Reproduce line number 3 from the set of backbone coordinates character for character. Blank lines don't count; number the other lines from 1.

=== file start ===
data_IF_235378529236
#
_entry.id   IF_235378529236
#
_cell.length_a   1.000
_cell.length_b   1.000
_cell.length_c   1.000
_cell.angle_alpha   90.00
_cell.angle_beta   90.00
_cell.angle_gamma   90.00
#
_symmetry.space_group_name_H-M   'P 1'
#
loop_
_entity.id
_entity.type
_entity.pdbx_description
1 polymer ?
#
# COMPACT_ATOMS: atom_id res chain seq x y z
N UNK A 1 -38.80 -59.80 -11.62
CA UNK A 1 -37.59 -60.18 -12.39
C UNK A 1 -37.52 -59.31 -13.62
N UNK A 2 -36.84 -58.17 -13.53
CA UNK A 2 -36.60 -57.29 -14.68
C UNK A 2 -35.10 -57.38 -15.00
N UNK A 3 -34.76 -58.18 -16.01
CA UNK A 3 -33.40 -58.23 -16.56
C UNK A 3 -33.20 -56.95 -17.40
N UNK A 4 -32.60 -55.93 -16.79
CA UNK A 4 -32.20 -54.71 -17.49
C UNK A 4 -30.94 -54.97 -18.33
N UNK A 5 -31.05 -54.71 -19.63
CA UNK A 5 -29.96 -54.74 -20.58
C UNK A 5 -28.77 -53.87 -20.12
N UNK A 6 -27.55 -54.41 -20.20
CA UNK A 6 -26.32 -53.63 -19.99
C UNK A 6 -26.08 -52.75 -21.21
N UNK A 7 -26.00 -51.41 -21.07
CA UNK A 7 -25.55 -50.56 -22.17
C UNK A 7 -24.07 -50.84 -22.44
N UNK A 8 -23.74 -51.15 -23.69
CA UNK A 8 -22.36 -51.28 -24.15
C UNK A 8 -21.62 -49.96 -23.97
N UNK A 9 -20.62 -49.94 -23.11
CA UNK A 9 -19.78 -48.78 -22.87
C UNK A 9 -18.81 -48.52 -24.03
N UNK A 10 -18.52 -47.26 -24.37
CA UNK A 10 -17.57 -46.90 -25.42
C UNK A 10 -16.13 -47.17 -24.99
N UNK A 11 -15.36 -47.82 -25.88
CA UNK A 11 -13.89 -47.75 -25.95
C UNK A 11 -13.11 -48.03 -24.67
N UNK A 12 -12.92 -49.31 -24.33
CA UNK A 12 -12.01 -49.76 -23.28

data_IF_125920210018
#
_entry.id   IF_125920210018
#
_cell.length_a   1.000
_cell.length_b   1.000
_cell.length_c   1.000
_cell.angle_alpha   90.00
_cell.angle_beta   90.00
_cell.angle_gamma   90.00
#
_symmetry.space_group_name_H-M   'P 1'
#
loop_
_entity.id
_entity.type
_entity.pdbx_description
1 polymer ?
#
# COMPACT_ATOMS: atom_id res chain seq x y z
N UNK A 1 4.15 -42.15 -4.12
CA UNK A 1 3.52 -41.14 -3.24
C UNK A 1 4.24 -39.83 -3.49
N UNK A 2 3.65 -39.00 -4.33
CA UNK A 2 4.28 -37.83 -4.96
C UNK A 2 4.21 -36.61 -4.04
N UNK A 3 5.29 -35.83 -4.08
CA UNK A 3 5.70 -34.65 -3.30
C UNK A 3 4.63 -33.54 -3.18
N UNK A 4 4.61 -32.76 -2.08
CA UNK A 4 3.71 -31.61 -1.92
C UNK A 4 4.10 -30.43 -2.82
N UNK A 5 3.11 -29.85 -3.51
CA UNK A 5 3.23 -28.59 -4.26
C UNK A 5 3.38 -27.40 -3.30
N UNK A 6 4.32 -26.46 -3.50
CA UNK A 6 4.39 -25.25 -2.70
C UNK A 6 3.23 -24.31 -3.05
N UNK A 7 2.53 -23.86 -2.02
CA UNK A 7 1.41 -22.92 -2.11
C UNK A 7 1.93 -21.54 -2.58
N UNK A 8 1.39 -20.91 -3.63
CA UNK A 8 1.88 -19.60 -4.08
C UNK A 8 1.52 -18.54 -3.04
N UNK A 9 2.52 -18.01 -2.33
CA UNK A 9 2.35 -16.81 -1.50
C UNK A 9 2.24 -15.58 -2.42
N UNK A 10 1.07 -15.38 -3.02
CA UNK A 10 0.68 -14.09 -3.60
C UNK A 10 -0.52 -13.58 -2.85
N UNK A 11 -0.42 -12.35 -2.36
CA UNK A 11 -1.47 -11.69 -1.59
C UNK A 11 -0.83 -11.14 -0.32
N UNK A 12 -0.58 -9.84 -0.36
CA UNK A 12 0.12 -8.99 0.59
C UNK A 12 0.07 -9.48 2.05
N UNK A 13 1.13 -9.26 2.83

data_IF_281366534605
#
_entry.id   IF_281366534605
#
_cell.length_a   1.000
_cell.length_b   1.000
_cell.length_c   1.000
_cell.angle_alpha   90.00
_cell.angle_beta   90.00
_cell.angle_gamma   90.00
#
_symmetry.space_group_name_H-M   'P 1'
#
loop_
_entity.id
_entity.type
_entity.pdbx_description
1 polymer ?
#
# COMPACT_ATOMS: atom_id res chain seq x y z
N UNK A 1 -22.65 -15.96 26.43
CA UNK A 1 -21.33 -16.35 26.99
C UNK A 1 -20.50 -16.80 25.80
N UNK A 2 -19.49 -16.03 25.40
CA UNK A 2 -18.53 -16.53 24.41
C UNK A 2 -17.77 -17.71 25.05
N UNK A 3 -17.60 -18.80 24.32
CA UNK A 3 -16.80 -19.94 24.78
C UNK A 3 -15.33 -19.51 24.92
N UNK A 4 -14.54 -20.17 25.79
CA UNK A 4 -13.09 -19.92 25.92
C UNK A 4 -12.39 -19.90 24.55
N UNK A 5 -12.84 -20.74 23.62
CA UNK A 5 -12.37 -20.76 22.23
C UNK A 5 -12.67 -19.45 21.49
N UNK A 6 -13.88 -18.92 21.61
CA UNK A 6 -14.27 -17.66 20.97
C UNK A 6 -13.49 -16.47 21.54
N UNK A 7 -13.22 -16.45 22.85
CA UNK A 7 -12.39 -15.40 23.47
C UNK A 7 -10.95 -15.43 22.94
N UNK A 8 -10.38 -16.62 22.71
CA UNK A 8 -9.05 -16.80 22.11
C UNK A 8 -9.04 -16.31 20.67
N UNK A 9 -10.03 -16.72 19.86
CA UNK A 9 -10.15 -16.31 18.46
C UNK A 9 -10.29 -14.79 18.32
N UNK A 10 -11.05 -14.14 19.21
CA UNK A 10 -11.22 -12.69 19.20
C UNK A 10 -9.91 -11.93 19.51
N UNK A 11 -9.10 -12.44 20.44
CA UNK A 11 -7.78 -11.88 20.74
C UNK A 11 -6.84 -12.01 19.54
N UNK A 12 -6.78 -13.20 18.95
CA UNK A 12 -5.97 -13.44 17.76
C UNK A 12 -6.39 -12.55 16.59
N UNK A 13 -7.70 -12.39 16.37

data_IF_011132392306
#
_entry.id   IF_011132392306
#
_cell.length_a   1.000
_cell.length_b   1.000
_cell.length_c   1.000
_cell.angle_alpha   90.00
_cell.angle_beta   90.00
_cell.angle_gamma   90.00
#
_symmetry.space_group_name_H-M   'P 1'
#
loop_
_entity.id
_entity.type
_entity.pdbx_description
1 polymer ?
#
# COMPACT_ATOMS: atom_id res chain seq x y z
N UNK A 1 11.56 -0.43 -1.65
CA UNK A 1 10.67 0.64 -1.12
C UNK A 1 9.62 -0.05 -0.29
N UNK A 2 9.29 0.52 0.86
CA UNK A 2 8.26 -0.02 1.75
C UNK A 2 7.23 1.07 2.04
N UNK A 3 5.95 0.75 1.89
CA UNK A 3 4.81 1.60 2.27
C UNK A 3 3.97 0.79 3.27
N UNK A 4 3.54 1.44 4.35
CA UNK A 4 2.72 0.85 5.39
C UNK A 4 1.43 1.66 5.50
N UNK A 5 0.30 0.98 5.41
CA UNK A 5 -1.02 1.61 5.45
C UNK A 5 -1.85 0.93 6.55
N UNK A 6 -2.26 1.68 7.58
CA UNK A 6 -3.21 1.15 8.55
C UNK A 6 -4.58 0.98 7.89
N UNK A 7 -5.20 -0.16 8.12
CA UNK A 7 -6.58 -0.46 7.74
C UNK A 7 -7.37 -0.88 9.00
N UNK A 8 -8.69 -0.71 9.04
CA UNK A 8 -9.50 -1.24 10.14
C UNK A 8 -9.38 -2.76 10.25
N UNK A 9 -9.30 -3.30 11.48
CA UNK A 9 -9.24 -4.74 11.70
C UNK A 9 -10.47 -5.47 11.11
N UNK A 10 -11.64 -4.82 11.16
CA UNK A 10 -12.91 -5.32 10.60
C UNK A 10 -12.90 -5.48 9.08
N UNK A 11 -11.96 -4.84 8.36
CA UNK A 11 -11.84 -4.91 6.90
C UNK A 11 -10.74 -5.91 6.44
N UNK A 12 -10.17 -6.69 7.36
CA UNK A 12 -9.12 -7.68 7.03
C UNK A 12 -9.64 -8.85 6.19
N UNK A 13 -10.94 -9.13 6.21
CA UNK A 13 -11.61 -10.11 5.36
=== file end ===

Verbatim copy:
_entry.id   IF_235378529236